These insights show that we still have a way to go in shifting attitudes and beliefs towards violence against women and children if we are going to address gender inequality and achieve a future free from violence.
I am really pleased that I have, as Minister, been working very closely with all state and territory Governments, who have shared a commitment to ending violence against women and children in one generation.
And I have acknowledged many times this is ambitious, but I truly believe, if we all work together, if we all pull in the same direction this can be achieved.
The National Plan to End Violence against Women and Children 2022-2032 does provide us a blueprint for whole of society, all levels of government approach to end violence against women and children in one generation.
I am really pleased that over two successive Budgets our Government has made a record investment of $2.3 billion for a range of initiatives to end violence against women and children.
These range from investments in prevention, because we know prevention is key to generational change.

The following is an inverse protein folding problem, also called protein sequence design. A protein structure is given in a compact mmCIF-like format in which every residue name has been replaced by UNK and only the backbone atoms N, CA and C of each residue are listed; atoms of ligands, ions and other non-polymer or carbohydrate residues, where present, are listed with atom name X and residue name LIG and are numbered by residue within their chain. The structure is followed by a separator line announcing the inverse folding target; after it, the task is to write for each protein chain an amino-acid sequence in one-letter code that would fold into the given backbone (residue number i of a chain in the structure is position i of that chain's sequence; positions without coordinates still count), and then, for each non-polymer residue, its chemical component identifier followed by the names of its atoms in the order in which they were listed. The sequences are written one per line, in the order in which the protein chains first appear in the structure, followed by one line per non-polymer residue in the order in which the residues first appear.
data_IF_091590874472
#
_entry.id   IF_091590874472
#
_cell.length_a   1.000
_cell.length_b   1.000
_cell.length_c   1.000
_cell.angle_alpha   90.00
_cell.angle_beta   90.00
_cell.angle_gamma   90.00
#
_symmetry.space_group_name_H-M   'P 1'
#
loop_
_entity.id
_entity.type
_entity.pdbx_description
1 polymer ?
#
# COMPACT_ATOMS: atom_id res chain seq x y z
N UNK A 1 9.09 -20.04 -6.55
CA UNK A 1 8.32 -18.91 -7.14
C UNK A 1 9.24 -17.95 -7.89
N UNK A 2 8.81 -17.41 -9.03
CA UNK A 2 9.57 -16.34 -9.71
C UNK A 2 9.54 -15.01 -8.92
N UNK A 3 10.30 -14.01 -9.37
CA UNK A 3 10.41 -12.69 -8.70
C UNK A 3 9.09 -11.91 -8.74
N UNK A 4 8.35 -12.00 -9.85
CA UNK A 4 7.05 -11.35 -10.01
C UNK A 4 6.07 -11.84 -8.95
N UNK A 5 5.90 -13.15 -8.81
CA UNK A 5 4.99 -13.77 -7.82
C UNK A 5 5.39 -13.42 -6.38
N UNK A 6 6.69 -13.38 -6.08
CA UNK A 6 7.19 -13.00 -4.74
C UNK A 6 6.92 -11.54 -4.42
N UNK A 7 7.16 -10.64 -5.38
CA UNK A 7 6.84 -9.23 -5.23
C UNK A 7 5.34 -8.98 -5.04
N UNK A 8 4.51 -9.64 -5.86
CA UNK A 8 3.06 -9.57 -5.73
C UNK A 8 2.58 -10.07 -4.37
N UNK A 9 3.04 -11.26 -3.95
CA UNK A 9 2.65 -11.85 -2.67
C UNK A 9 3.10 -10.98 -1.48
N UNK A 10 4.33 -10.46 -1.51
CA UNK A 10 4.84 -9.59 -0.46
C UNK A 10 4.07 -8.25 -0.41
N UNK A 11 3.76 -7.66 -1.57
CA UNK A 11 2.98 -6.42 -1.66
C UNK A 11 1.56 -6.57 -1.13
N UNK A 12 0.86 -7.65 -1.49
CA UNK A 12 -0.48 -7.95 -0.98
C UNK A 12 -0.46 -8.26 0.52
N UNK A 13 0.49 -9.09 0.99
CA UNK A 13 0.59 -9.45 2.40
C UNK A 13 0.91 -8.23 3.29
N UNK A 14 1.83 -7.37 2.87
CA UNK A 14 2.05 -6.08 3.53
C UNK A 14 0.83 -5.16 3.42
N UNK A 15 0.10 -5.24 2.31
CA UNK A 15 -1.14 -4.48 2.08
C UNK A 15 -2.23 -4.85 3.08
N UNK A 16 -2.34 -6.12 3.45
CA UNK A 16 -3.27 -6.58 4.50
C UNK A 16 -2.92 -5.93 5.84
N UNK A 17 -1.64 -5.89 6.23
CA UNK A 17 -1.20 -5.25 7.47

It is investments in early intervention, so important to actually stopping violence from occurring and escalating.
Investment in response, so critical that women have a place to go, that they have support when they need to leave a violent situation.
And the other area which we are investing in which is so critically important is healing and recovery. Because healing and recovery investment leads to breaking the cycle of ongoing violence and potentially women going back to violent circumstances.
Of course, as identified in our National Plan, it is not just addressing the acute effects of violence, but also about tackling gender inequality. That’s why so many of these areas the Government is taking action in are linked.
We are implementing all recommendations from the Respect@Work report, because it is crucial that Commonwealth parliamentary workplaces, and indeed all workplaces in Australia, are safe, respectful and reflect best practice in the prevention and handling of bullying, sexual harassment and sexual assault.
And we have legislated for a positive duty on employers to provide workplaces free of harassment, and we are investing in consent and respectful relationships education in schools, as well as broadly across the population.
We are also implementing improvements to the support offered by 1800RESPECT, and have already expanded it to meet the needs of people who experience workplace sexual harassment.